DEAR AMY: I'm a 74-year-old grandfather with a 20-year-old grandson who lives more than 800 miles away. At the urging of his mother, I started a Facebook account and tried to connect with my grandson.
He didn't seem to appreciate it. In fact, he called it "horrible."
My wife and I have tried repeatedly to make contact with him through our daughter and by making the 800-mile trip to see him, but it has resulted in zero response.
During our most recent visit, my wife and I both told him he mattered a great deal to us and that it was important to stay in touch.
That was a couple of years ago, and so far we haven't heard a thing, although my wife has sent him Christmas and birthday cards.
Over the years, we have consistently showed him love and support, and the response has been zero. He accepts money and gifts but can't seem to say thanks or acknowledge us in any way.
Now this young man is getting ready to deploy overseas with his Marine reserve unit, and my wife wants to try again by going to his town and wishing him well.
I'm a Vietnam vet, so the word "deployment" means something to me, but I've had enough of this jerk, and it seems like a long trip for nothing, and I don't want to go with her.
— Disgruntled Gramps
DEAR GRAMPS: Many 20-year-olds simply don't have the maturity to understand how important it is to connect — especially with people they don't have much contact with.
I urge you to take the opportunity to see your grandson before he leaves home. Give him a photo or another small material reminder of your time in Vietnam.
As a veteran yourself, you and your grandson will forever share a bond of service. He doesn't realize this now, but he will — and you want to be in his life when he arrives at this moment.
So keep those cards and letters coming.
I can imagine this young man overseas, alone and homesick and aware to some extent that he has been a jerk to some of the people who love him.
I see a bundle of cards and letters tied together with a rubber band and stuffed in the bottom of his duffel bag.
Your grandson may not find a way to express his gratitude until he is much more mature.
DEAR AMY: My husband and I live in Oregon, where it is legal to smoke marijuana for medical reasons.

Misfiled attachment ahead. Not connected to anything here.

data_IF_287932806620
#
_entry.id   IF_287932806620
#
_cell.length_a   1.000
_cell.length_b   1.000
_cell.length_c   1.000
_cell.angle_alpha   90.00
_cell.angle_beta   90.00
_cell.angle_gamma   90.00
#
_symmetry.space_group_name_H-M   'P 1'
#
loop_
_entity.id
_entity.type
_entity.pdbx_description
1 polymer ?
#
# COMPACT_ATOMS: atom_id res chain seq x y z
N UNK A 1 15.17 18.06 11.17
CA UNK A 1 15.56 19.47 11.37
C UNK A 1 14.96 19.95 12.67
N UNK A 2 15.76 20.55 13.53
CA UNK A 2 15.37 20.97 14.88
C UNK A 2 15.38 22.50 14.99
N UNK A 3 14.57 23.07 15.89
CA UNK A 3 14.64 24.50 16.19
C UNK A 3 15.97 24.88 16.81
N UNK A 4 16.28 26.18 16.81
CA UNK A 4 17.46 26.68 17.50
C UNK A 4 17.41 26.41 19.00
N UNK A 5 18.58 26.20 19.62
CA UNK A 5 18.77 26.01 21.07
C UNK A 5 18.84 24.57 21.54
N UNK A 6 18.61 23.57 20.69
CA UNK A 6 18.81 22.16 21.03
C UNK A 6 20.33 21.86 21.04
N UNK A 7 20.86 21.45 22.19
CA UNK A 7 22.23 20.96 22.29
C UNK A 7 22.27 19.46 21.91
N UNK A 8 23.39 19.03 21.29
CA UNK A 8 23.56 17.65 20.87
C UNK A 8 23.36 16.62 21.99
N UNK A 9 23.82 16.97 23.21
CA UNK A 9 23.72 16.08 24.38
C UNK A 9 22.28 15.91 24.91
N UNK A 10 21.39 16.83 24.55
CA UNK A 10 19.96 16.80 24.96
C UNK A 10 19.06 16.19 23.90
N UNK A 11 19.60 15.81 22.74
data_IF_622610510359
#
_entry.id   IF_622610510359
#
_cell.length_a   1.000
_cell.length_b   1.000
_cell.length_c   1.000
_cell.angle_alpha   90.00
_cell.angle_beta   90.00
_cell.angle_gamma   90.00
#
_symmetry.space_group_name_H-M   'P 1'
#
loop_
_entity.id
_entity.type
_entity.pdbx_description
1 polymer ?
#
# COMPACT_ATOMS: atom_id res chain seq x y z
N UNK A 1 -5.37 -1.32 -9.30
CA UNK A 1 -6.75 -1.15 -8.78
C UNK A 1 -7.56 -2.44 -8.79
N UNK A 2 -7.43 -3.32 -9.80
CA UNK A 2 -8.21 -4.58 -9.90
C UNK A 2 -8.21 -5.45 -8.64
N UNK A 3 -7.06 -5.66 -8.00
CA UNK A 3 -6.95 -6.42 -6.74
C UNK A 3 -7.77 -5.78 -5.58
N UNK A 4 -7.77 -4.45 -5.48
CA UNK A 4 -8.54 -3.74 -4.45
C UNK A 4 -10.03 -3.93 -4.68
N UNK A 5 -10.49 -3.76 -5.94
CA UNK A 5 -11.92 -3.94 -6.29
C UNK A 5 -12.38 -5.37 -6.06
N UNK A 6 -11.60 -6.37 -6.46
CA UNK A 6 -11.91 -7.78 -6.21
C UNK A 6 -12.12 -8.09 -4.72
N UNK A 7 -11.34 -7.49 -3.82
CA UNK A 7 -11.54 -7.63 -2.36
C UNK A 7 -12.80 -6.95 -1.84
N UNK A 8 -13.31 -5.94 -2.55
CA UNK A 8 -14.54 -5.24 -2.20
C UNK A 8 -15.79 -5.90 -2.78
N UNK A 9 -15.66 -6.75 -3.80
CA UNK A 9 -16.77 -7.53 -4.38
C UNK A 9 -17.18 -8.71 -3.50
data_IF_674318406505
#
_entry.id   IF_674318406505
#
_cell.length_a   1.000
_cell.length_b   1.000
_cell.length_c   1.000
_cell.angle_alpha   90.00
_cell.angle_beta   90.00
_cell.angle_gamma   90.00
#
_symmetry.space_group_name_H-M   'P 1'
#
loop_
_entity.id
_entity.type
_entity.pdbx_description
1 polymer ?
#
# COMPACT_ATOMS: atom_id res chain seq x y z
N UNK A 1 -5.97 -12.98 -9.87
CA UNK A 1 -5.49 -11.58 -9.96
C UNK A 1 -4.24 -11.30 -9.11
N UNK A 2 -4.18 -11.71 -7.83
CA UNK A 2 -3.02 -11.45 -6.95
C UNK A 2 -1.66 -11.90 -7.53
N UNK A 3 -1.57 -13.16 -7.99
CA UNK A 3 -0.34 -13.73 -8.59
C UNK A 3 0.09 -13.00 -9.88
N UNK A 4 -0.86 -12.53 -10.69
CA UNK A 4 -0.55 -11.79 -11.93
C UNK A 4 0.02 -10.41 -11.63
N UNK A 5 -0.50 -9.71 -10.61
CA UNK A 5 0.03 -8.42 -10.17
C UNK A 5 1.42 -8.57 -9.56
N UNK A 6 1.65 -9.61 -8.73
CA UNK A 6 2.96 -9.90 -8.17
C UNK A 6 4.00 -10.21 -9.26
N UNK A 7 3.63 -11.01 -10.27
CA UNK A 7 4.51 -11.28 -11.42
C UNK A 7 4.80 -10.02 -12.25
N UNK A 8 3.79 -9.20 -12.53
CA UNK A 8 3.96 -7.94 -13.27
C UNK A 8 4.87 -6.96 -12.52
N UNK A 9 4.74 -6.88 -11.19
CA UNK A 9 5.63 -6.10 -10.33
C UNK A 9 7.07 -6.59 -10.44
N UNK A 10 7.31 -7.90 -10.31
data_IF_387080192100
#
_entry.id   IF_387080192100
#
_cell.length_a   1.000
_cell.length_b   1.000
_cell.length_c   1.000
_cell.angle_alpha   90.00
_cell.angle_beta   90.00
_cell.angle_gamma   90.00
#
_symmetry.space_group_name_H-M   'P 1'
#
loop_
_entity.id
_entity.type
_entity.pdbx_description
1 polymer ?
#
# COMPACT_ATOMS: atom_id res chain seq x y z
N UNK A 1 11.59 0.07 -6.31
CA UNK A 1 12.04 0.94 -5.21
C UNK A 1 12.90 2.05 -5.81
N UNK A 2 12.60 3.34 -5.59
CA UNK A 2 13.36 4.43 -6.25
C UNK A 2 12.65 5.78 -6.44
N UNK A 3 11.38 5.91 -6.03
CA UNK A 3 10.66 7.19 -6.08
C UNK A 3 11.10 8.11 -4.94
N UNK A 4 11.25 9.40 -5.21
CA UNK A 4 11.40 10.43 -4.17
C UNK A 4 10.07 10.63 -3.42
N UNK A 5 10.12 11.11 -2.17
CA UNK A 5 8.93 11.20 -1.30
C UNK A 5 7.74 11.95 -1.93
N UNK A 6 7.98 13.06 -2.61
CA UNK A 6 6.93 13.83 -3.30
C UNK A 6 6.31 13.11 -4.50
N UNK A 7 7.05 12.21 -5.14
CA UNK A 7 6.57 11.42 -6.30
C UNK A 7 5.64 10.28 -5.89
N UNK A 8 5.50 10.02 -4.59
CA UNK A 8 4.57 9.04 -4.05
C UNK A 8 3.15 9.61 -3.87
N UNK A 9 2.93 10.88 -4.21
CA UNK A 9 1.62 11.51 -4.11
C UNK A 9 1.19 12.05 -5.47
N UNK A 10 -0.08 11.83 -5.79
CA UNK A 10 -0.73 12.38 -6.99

We have lived in our house for years. Recently, new neighbors moved in next door. They are a very nice retired couple in their 60s.
The problem we have is that they smoke marijuana in their backyard and the smoke drifts not only into our yard and patio but also into our home.
With warmer weather here, I can't stand the thought of having to smell that smoke all summer.
A few weeks ago, we had friends over and they commented on the smell.
I do not have an issue if they want to smoke marijuana, I just don't want to smell it all the time.
I also do not want to offend our new neighbors. Any ideas?
— Smoked Out
DEAR SMOKED: Marijuana has a distinctive, pungent smell, but your approach should be the same regardless of the source of the smoke.
It is completely reasonable for you to say, "Is there something you could do differently so we wouldn't have so much smoke drifting toward and into our house?"
They (or you) may have some success in directing the smoke away from your home by running a fan outside.
DEAR AMY: "Want to Help" was a hiring manager wondering if he/she should give an applicant unsolicited help with an "atrocious" resume.
Many years ago, I sent out my first resume. It was sent back to me.
It had been corrected with red ink like a school paper.
Needless to say, I worked a lot harder on the next one.
— Gainfully Employed
DEAR EMPLOYED: The person did you a big favor, and you were smart enough to realize it.
Send questions via email to firstname.lastname@example.org. Amy Dickinson's memoir, The Mighty Queens of Freeville: A Mother, a Daughter and the Town that Raised Them (Hyperion), is available in bookstores.